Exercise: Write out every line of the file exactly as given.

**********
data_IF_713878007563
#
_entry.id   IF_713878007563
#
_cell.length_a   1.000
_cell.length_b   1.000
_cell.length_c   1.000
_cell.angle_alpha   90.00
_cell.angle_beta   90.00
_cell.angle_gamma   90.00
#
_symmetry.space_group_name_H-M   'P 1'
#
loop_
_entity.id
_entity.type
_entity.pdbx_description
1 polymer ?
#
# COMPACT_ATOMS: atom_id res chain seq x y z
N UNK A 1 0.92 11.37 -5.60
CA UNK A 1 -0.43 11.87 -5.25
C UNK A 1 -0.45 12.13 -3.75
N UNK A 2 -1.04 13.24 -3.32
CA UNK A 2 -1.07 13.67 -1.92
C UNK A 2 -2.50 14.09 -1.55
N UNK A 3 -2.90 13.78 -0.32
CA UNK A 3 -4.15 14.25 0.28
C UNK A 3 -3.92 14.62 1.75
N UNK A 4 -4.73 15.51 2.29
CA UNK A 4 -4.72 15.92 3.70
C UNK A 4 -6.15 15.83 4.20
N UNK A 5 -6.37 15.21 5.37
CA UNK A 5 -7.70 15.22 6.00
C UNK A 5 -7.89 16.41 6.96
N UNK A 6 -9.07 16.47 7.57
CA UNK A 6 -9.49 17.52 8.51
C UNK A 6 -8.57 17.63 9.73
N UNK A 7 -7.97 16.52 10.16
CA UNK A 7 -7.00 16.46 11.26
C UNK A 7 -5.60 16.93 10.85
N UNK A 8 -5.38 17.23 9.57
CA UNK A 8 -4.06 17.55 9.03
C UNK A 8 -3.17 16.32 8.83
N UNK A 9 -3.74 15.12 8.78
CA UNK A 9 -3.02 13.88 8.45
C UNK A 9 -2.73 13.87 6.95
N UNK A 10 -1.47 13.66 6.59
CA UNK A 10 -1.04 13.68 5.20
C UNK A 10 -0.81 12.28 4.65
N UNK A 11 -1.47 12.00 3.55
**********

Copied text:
data_IF_713878007563
#
_entry.id   IF_713878007563
#
_cell.length_a   1.000
_cell.length_b   1.000
_cell.length_c   1.000
_cell.angle_alpha   90.00
_cell.angle_beta   90.00
_cell.angle_gamma   90.00
#
_symmetry.space_group_name_H-M   'P 1'
#
loop_
_entity.id
_entity.type
_entity.pdbx_description
1 polymer ?
#
# COMPACT_ATOMS: atom_id res chain seq x y z
N UNK A 1 0.92 11.37 -5.60
CA UNK A 1 -0.43 11.87 -5.25
C UNK A 1 -0.45 12.13 -3.75
N UNK A 2 -1.04 13.24 -3.32
CA UNK A 2 -1.07 13.67 -1.92
C UNK A 2 -2.50 14.09 -1.55
N UNK A 3 -2.90 13.78 -0.32
CA UNK A 3 -4.15 14.25 0.28
C UNK A 3 -3.92 14.62 1.75
N UNK A 4 -4.73 15.51 2.29
CA UNK A 4 -4.72 15.92 3.70
C UNK A 4 -6.15 15.83 4.20
N UNK A 5 -6.37 15.21 5.37
CA UNK A 5 -7.70 15.22 6.00
C UNK A 5 -7.89 16.41 6.96
N UNK A 6 -9.07 16.47 7.57
CA UNK A 6 -9.49 17.52 8.51
C UNK A 6 -8.57 17.63 9.73
N UNK A 7 -7.97 16.52 10.16
CA UNK A 7 -7.00 16.46 11.26
C UNK A 7 -5.60 16.93 10.85
N UNK A 8 -5.38 17.23 9.57
CA UNK A 8 -4.06 17.55 9.03
C UNK A 8 -3.17 16.32 8.83
N UNK A 9 -3.74 15.12 8.78
CA UNK A 9 -3.02 13.88 8.45
C UNK A 9 -2.73 13.87 6.95
N UNK A 10 -1.47 13.66 6.59
CA UNK A 10 -1.04 13.68 5.20
C UNK A 10 -0.81 12.28 4.65
N UNK A 11 -1.47 12.00 3.55